After steering UO’s research and innovation operations through nearly four consecutive years of growth, David Conover will step down as vice president for research and innovation in early July.
He will serve as an emeritus professor in the Department of Biology and reengage in research examining fisheries science and the ecology and evolution of marine fishes.
“It’s been an honor and a pleasure to work with our staff in our office and our faculty in helping to expand our research enterprise,” Conover said
Since arriving at the UO in August 2016, Conover has focused his priorities on increasing externally sponsored funding, streamlining research administration, investing in core facilities and expanding the overall capacity for proposals. He developed and carried out a new strategic plan for the office and incentivized and encouraged faculty to apply for more and larger grants.
During his tenure, the UO saw an overall growth of 20 percent in research expenditures and a 60 percent growth in new multiyear award commitments.
“He’s done an excellent job of expanding the pipeline for researchers as the university has hired additional faculty members and invested in our research infrastructure,” said Cassandra Moseley, incoming interim vice president for research and innovation.
Moseley, who will take the reins from Conover on July 3, pointed to the expansion of UO’s Research Development Services unit as one key area of accomplishment for Conover. The unit, which helps researchers identify funding opportunities and develop compelling, competitive proposals, has tripled its staff and grown its array of trainings, workshops, seed grants and other services.
Conover worked alongside UO President Michael Schill and Provost and Senior Vice President Patrick Phillips during a time of research expansion with the hiring of new tenure-track faculty members, the construction of the Phil and Penny Knight Campus for Accelerating Scientific Impact, and the launch of the Data Science Initiative and other programs funded through the Presidential Fund for Excellence, as well as a joint seed funding program with Oregon Health & Science University.
“David has served the university with distinction and been instrumental in promoting interdisciplinary research excellence and innovation in every corner of campus,” Phillips said in announcing Conover’s retirement.
Prior to coming to the UO, Conover spent 35 years as a researcher and administrator at Stony Brook University in Long Island, New York, where he served as a professor of marine science, dean of the School of Marine and Atmospheric Sciences, and the institution’s vice president for research. Additionally, Conover did a stint as director of the Division of Ocean Sciences at the National Science Foundation, the foundation’s second-largest division, and played a role in helping launch the Alan Alda Center for Communicating Science at Stony Brook.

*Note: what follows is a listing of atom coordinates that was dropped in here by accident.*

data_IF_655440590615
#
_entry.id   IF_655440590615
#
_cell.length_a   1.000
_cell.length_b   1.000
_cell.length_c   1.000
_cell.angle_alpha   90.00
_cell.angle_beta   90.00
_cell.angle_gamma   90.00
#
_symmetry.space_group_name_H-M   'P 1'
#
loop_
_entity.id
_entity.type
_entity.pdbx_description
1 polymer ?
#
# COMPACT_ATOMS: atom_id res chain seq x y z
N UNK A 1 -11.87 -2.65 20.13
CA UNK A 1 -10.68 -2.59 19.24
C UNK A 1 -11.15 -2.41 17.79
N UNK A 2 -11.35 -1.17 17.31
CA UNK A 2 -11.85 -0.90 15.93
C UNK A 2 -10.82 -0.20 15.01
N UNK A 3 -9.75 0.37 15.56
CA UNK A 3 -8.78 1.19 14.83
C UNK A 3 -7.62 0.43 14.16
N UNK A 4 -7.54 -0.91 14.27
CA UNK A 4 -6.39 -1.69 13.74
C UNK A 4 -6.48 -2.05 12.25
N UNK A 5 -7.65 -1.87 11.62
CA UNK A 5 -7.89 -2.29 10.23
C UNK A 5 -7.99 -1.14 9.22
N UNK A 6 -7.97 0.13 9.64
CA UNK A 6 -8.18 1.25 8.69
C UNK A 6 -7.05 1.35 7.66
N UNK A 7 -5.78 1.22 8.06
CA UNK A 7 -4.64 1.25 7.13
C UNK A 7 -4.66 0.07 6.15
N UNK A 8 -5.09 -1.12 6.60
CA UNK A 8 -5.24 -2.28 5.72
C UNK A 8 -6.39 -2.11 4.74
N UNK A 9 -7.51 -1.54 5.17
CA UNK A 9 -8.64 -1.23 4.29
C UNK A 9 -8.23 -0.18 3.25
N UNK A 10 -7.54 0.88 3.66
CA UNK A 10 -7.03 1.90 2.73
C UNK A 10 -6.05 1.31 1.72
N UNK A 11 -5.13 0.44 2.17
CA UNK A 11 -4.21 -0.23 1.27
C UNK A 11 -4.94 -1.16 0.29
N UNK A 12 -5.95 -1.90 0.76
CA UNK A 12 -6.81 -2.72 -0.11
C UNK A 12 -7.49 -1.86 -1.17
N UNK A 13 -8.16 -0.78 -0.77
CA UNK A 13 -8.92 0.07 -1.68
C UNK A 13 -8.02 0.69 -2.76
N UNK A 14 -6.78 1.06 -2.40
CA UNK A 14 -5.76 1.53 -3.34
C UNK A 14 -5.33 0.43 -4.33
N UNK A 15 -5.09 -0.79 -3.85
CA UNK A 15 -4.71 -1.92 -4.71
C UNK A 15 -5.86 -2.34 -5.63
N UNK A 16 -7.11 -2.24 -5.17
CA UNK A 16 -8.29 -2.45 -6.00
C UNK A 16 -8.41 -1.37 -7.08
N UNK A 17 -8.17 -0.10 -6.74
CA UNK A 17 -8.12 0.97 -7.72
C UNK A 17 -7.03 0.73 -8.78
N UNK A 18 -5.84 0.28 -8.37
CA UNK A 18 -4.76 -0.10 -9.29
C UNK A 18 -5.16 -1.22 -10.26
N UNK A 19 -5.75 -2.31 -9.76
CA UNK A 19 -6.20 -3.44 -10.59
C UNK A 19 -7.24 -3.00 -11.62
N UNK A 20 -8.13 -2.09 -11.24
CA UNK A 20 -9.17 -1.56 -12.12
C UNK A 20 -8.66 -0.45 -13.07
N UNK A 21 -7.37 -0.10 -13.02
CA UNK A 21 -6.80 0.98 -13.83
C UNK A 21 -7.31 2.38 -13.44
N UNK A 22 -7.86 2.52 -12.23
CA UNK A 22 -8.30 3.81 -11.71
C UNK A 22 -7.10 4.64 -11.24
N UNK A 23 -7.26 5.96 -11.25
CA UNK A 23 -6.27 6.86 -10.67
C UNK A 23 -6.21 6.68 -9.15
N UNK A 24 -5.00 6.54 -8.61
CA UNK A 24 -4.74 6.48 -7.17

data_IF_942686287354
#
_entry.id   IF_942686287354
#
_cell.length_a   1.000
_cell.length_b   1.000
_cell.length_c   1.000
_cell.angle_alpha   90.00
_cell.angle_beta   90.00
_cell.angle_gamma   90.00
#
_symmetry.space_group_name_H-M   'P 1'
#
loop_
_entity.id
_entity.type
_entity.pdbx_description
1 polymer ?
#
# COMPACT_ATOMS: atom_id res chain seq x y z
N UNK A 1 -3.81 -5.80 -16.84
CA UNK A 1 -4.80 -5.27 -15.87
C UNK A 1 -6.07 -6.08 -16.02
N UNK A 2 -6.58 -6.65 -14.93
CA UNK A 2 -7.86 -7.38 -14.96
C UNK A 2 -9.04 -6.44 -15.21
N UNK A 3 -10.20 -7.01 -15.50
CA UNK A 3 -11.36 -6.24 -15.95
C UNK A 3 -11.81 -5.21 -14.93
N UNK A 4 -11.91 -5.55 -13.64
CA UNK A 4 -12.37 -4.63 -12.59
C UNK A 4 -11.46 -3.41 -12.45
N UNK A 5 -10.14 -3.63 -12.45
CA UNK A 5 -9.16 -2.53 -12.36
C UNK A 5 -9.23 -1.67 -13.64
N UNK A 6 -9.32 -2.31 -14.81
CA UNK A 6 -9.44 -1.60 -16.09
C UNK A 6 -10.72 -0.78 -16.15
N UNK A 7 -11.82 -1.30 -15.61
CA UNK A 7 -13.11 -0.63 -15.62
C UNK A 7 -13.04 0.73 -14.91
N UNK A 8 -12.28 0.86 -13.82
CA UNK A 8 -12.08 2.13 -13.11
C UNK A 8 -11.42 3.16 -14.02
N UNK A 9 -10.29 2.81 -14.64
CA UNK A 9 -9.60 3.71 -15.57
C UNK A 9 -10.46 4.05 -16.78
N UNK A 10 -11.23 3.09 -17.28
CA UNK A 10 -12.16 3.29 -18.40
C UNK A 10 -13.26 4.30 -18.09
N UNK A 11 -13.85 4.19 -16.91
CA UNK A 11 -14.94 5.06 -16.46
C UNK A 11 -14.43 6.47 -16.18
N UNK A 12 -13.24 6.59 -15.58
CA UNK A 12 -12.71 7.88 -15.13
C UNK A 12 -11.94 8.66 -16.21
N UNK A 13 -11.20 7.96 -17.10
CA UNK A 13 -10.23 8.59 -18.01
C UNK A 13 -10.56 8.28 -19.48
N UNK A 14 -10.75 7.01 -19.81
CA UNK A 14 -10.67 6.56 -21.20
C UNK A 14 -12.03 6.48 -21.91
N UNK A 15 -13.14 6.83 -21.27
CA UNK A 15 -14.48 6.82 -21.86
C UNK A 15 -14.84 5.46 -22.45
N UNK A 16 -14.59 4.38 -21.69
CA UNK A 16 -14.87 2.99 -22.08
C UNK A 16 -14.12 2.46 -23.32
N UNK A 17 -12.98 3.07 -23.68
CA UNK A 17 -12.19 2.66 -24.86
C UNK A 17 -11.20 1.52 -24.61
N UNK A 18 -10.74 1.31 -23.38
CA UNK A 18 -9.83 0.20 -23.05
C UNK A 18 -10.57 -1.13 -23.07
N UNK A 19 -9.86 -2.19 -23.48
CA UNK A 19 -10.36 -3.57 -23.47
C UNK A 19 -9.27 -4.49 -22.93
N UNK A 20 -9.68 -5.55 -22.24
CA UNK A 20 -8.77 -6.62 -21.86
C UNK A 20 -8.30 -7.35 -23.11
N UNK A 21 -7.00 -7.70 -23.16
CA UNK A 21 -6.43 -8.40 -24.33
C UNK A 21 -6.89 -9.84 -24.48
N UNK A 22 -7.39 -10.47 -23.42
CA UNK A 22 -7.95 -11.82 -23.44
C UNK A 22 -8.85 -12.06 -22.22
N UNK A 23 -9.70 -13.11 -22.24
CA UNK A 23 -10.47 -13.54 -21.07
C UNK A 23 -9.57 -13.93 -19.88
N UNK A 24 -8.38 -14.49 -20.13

As an emeritus professor, Conover will build upon a research career that has included some noteworthy discoveries involving the effects of temperature on sex determination in fish, the evolutionary mechanisms by which fish adapt to climate change, the long-term genetic consequences of size-selective fishing and numerous other lines of inquiry.
“I’m going to be doing a lot of writing as an emeritus professor,” said Conover, who plans to focus initially on synthetic review articles. “I’d like to do some looking back, see what progress has been made and do an assessment of where we are today and where we need to go in areas of research I helped to foster.”
Conover remains committed to science communications and said efforts by faculty members to share their research with wider audiences and highlight the value that research universities like the UO bring to society have never been more important than they are today.
“When I’ve done public lectures or engaged the public in the kind of research that I’m doing, I’ve always gotten a lot of personal satisfaction out of getting people excited about things they didn’t know about,” Conover said. “The research we do shouldn’t only go into scientific journals. It’s important that the public also have an opportunity to understand what we’re doing and why it’s important. Now more than ever, I think that’s a critical part of the public service mission of a research university.”
—By Lewis Taylor, University Communications